What can be done? In the Uele, remaining LRA fighters could be neutralised by:

  • setting up a small MONUSCO base close to the Garamba National Park in order to be able to conduct operations in the park;
  • exerting effective military pressure. Intelligence provided by U.S. military personnel based in Dungu should allow Congolese and MONUSCO forces to locate and dismantle the LRA bases, especially in the Garamba National Park; and
  • publicising widely the safe options for LRA deserters and reassuring them about their fate when they return to Uganda. In Uganda, amnesty is provided to all LRA rebels who surrender except for the three indicted by the International Criminal Court (Joseph Kony, Dominic Ongwen and Okot Odhiambo). The defection messages must make clear that they should surrender to MONUSCO forces and will be treated according to humanitarian law. If necessary, Ugandan civilian leaders should be brought to the area in order to facilitate contacts and talks with the LRA fighters.

In order to be effective, the fight against the LRA must include military pressure on remaining combatants, improved coordination and increased defection campaigns, and clearer explanations of how Congolese and Ugandan deserters can benefit from an amnesty and reintegration program. Because the Congolese government and MONUSCO are focusing on the fight against the M23 rebellion in North Kivu, they are satisfied with the present LRA containment strategy. But in the near future, the LRA elements operating in north-eastern DRC could potentially regroup, perhaps with additional support coming from LRA rebels located in the rudderless Central African Republic, and launch new attacks.

In 2011, the International Crisis Group report titled The Lord’s Resistance Army: End Game? underlined that the main problem of the AU-led regional task force was the lack of commitment from contributing countries. Two years later, this lack of commitment remains a reality and constitutes the core reason behind the LRA’s survival in the Uele.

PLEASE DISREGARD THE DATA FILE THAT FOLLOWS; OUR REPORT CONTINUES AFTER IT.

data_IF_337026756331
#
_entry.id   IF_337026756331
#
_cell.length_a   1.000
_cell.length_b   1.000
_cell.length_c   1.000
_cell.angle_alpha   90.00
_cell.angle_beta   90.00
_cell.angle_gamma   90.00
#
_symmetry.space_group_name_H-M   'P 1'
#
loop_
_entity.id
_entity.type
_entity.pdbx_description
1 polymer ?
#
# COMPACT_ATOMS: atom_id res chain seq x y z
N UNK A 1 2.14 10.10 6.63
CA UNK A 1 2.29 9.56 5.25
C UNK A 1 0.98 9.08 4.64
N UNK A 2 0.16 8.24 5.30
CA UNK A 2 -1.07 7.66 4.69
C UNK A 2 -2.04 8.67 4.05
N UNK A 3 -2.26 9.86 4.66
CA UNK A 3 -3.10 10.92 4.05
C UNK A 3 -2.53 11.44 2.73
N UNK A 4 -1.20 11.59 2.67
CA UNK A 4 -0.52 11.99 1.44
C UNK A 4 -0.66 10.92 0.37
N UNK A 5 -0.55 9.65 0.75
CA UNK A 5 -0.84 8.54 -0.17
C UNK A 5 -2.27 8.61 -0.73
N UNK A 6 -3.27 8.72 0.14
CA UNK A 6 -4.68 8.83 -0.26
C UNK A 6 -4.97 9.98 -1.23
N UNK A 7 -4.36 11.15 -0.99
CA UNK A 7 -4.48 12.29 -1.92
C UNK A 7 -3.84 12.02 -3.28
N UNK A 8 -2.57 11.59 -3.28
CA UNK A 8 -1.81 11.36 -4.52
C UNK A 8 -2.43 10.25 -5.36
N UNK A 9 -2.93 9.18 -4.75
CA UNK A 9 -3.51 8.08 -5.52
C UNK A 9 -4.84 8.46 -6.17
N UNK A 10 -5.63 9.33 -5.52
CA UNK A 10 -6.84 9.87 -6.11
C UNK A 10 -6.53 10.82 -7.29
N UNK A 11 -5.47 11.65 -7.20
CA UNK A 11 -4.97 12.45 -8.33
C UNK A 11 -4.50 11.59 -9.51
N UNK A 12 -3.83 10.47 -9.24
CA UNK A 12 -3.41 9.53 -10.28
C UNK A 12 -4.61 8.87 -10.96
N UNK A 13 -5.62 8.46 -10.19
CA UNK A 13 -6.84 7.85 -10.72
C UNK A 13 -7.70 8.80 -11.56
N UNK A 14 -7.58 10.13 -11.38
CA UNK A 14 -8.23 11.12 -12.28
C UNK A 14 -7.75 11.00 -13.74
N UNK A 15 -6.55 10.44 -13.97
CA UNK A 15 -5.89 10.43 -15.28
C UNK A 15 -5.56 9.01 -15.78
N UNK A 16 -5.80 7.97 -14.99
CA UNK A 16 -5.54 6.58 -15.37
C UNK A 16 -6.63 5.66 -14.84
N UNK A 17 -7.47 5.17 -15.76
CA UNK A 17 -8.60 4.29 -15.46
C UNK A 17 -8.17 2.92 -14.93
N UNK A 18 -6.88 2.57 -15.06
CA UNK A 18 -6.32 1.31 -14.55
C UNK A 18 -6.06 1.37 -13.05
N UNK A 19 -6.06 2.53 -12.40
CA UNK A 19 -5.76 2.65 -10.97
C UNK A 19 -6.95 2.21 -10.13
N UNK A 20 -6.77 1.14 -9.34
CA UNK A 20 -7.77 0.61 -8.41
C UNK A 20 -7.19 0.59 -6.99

Report 182 / Africa

The Lord’s Resistance Army: End Game?

Insufficient political will has thwarted regional efforts to stop the murderous Lord’s Resistance Army (LRA) but vigorous diplomacy led by the African Union (AU), an immediate military push and complementary civilian initiatives could end the misery of thousands.

Executive Summary

The Lord’s Resistance Army (LRA) remains a deadly threat to civilians in three Central African states. After a ceasefire and negotiations for peaceful settlement of the generation-long insurgency broke down in 2008, Uganda’s army botched an initial assault. In three years since, half-hearted operations have failed to stop the small, brutally effective band from killing more than 2,400 civilians, abducting more than 3,400 and causing 440,000 to flee. In 2010 President Museveni withdrew about half the troops to pursue more politically rewarding goals. Congolese mistrust hampers current operations, and an African Union (AU) initiative has been slow to start. While there is at last a chance to defeat the LRA, both robust military action and vigorous diplomacy is required. Uganda needs to take advantage of new, perhaps brief, U.S. engagement by reinvigorating the military offensive; Washington needs to press regional leaders for cooperation; above all, the AU must act promptly to live up to its responsibilities as guarantor of continental security. When it does, Uganda and the U.S. should fold their efforts into the AU initiative.